CAPE TOWN — In this highly constructive and critically-timed blueprint for effective labour relations, Solidarity’s Gideon du Plessis, reminds us of the basic tools needed to achieve and maintain peace at the workplace. Given that both our cost of labour and volatile ongoing industrial relations are cited by rating agencies and international companies as among the major reasons for us being a credit and investment risk, a refocus on the basics is of inestimable value. We’re so focused on the brazen State looting and capture that we sometimes neglect the vital other areas. Du Plessis looks at the common ground where unions and management can build pragmatic relations while remaining in healthy tension and staying faithful to their core functions. He singles out five core areas for this; regular Occupational Health and Safety meetings, aggressively intervening with your labour forces’ growing debt challenges (ready fuel for strikes) and financial literacy counselling, recognising all unions, turning employees into shareholders and creating consultative forums. It may often look as if we’re tunnelling through the centre of the earth to reach the moon, but we can create and maintain escape shafts, he says. – Chris Bateman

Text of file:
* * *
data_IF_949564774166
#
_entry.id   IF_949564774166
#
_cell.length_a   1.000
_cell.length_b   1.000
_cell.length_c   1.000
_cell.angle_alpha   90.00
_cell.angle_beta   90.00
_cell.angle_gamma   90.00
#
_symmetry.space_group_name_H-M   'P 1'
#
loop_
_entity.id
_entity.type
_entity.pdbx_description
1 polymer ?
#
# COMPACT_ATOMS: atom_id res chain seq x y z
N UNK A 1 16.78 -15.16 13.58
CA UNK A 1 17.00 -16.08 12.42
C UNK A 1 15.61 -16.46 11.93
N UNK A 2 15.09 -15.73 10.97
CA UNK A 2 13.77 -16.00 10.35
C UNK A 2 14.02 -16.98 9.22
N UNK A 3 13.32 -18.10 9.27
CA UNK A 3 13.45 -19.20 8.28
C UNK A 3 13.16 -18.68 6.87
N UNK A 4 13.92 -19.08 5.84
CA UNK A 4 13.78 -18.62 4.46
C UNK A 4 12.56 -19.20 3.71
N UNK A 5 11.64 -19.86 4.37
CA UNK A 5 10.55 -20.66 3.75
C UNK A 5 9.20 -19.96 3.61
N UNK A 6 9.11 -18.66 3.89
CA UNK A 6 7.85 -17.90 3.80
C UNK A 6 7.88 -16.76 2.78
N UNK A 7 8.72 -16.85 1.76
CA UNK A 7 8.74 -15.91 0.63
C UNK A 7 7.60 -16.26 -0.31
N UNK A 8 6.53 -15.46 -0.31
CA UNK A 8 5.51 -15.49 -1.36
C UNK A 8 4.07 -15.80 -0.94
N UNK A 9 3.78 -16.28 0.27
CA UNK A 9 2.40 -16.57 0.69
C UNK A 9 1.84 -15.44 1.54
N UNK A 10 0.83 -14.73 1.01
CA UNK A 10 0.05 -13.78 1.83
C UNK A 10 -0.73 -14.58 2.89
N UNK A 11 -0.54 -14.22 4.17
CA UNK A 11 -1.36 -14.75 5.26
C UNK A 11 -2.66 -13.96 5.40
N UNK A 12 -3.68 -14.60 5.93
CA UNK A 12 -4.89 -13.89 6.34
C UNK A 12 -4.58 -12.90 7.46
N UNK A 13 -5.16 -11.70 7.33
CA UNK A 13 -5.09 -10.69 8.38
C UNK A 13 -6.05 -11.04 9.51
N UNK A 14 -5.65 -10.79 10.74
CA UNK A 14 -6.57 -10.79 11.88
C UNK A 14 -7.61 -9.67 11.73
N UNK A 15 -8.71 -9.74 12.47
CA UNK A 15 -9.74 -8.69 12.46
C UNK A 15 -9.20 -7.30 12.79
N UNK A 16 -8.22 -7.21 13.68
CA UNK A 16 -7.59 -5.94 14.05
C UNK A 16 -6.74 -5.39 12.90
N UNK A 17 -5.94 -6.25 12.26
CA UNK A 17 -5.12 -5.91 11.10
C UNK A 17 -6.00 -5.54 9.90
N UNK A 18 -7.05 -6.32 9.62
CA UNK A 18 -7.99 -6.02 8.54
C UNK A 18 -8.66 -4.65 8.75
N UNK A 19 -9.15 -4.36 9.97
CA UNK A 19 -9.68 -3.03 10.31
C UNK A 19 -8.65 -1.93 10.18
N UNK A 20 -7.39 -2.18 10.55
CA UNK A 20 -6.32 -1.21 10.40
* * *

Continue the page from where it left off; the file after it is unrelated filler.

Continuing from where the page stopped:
By Gideon du Plessis*
Labour peace possible without fighting
Emerging market expert Mark Mobius of Franklin Templeton Investments has been advising investors for some time now about the South African investment environment. In his latest communication Mobius focuses on those key economic issues in South Africa that are of concern to him. Among other things, he refers to the education system, immigration, infrastructure, inequality, land reform and labour relations. Mobius’s concerns about labour relations are in line with the opinion held by credit rating agencies and investors at the World Economic Forum that, ultimately, ongoing labour unrest creates an unstable and unproductive work environment.
In part, labour relations are a power play between employers and trade unions, and to restore the balance, fire is often fought by fire. However, in essence labour relations are about “relations” and for this reason positive interventions are the appropriate way to achieve labour peace.
Apart from sound communication there are five ways in which labour relations can be improved in a constructive manner:
- Focus on safety
In the first place occupational health and safety (OHS) initiatives can be used to build and promote relationships between role players. When it comes to the common goal that employees must return home safely every day employers and trade unions are of the same mind. This common goal not only puts employers and trade unions on the same side, but opposing trade unions also have this safety objective in the workplace in common.
Anglo American is setting the example in this regard as the company has established a tripartite forum for OHS matters. In this forum the company’s top management and that of the Chamber of Mines meet with trade union leaders and senior safety inspectors of the Department of Mineral Resources on a quarterly basis as a so-called principals’ forum to discuss OHS matters. The same tripartite grouping visits Anglo’s mines every year in what is known as a “visible felt leadership” initiative. This brings about a more cooperative relationship between all role players, ultimately promoting sound labour relations.